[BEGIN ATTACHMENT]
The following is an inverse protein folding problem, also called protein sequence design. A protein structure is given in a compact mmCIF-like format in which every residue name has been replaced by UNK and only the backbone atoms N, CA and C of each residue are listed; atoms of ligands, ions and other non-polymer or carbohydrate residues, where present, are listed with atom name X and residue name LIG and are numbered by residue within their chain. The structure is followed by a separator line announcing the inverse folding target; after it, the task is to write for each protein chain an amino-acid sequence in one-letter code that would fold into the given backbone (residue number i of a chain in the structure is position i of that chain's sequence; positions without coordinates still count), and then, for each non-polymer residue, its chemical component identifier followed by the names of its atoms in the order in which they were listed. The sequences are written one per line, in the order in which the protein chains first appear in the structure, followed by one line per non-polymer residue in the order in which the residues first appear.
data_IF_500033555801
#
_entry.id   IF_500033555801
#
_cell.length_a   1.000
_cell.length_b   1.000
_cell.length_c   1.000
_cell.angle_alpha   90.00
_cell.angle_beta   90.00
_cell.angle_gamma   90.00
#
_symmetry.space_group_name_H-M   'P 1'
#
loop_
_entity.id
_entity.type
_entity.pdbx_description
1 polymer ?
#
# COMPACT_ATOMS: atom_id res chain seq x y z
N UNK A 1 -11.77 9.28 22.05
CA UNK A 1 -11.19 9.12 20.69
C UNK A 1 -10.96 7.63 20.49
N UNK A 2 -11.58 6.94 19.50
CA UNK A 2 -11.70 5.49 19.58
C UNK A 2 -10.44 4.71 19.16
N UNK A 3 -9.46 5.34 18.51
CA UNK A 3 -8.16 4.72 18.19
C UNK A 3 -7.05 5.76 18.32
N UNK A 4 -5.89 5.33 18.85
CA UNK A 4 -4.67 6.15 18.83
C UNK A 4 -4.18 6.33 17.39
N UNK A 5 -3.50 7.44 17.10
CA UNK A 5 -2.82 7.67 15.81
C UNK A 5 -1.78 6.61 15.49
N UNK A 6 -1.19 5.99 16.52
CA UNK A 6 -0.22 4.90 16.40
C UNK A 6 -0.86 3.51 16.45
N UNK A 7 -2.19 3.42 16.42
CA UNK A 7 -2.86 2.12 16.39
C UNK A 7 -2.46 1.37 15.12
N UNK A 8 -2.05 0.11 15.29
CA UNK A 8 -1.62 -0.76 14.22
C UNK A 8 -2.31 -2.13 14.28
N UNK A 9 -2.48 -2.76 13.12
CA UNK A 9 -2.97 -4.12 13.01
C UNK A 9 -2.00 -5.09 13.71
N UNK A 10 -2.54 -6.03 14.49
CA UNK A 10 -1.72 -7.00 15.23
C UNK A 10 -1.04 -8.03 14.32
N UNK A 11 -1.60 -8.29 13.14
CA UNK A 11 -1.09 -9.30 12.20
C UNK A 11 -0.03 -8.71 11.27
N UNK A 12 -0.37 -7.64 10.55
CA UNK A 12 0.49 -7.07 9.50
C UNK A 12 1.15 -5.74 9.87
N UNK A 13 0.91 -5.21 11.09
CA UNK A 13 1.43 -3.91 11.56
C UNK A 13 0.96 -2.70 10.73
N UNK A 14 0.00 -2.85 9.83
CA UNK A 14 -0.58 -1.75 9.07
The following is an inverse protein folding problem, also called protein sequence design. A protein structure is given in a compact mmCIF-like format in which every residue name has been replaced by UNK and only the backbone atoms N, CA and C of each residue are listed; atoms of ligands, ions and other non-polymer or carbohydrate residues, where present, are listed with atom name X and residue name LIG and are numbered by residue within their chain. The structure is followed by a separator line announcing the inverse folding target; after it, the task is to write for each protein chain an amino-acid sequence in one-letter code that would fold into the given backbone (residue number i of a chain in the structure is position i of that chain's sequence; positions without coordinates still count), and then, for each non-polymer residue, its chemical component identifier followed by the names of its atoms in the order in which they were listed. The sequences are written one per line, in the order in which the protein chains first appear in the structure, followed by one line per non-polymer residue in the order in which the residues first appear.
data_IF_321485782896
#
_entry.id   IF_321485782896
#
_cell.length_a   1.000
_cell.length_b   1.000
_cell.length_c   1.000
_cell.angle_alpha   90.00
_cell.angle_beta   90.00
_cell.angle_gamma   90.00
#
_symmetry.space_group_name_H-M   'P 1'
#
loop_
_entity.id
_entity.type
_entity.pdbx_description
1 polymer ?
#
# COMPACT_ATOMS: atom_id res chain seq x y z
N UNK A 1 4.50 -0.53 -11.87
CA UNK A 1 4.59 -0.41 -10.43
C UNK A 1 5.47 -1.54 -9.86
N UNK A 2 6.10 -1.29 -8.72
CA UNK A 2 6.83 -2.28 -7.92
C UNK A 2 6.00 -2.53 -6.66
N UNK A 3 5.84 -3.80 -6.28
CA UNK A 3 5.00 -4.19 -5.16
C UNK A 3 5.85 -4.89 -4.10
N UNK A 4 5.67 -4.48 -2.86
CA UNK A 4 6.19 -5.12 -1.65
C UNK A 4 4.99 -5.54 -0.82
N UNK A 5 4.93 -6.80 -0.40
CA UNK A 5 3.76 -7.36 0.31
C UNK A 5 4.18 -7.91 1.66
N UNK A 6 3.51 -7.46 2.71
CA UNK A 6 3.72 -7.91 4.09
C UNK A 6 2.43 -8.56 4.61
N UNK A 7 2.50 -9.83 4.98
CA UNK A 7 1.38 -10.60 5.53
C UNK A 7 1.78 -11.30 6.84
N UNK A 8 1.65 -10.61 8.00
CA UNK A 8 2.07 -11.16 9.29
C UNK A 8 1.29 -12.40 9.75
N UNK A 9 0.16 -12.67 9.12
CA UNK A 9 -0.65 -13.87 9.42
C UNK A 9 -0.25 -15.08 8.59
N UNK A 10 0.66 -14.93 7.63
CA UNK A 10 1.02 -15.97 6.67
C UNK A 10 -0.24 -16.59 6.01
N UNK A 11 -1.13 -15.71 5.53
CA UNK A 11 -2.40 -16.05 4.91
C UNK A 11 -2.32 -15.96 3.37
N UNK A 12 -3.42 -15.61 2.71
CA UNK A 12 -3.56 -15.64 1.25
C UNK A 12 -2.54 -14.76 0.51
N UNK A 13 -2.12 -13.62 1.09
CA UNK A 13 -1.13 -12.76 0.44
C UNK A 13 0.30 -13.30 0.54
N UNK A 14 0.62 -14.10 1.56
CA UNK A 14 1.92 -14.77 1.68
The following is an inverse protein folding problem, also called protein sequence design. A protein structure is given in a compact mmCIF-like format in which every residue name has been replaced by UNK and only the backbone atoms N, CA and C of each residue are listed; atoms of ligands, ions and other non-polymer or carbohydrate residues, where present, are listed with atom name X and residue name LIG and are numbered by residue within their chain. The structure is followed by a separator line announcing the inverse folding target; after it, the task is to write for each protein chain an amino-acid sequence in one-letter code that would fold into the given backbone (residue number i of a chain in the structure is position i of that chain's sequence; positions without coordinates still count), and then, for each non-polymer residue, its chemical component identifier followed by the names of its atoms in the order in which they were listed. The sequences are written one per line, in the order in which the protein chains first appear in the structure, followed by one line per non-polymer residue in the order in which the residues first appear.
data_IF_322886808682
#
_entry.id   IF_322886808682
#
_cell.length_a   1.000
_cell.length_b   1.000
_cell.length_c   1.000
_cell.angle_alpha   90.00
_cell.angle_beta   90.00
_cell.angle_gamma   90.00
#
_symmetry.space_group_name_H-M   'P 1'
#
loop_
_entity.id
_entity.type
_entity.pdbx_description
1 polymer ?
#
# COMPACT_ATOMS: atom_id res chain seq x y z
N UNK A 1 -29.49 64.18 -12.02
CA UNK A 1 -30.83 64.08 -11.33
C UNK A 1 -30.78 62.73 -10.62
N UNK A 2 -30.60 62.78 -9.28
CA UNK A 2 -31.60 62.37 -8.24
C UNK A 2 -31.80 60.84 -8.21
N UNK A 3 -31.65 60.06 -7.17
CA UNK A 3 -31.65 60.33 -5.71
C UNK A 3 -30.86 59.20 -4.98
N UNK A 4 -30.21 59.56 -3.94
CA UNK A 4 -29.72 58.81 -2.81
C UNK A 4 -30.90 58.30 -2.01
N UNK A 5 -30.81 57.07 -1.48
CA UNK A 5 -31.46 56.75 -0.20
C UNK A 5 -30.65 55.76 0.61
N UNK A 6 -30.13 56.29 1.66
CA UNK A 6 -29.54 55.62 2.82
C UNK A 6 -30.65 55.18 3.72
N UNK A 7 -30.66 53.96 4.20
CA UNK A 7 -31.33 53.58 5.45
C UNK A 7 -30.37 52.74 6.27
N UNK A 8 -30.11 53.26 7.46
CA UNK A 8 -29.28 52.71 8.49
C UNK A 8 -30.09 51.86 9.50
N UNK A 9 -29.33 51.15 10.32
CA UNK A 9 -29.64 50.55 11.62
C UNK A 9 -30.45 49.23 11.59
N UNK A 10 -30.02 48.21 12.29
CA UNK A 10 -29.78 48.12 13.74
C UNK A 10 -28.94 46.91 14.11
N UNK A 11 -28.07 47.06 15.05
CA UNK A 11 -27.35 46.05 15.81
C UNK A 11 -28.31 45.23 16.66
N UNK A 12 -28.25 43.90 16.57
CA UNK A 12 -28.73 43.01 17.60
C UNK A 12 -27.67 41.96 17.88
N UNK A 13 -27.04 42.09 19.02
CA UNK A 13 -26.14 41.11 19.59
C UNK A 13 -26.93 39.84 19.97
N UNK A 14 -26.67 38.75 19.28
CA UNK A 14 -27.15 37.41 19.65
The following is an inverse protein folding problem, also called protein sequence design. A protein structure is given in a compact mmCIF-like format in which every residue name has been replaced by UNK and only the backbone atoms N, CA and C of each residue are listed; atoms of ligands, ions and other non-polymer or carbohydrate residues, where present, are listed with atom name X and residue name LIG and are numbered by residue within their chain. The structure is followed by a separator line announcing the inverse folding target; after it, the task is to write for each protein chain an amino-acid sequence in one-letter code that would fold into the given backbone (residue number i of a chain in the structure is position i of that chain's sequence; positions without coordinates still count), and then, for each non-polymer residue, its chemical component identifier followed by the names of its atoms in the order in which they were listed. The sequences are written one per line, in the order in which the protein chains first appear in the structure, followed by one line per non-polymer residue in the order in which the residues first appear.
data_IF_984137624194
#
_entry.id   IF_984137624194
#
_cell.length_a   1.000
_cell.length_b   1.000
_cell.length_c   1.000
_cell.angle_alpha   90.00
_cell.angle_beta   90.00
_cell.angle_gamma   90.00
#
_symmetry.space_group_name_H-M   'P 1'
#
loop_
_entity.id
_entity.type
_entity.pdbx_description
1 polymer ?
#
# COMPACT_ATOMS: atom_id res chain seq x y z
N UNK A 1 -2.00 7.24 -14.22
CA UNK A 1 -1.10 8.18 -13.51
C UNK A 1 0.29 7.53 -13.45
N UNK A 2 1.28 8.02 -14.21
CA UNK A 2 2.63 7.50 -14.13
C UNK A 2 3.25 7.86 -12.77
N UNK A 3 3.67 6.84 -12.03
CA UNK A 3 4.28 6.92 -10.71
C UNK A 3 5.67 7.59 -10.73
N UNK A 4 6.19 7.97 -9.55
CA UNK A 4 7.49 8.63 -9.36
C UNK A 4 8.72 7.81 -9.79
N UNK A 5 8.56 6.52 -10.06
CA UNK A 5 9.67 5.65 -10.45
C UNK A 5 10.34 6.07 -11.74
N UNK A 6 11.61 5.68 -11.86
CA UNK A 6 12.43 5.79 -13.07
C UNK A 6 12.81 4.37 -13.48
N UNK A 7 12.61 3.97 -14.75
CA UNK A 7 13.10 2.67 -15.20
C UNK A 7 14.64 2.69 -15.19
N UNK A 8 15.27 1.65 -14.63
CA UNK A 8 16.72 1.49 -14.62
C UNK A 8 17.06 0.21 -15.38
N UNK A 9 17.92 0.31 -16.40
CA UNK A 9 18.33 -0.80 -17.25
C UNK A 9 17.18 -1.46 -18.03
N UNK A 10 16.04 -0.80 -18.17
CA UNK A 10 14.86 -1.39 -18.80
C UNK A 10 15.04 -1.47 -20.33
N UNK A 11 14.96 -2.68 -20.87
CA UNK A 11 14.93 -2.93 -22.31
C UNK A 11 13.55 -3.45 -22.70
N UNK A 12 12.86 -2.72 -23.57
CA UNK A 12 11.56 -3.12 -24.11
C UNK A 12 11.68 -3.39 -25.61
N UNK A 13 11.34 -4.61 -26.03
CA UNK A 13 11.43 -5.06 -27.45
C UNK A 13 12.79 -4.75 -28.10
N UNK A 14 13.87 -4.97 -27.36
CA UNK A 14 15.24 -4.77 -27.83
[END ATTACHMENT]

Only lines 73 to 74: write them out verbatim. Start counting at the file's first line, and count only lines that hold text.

_cell.angle_gamma   90.00
#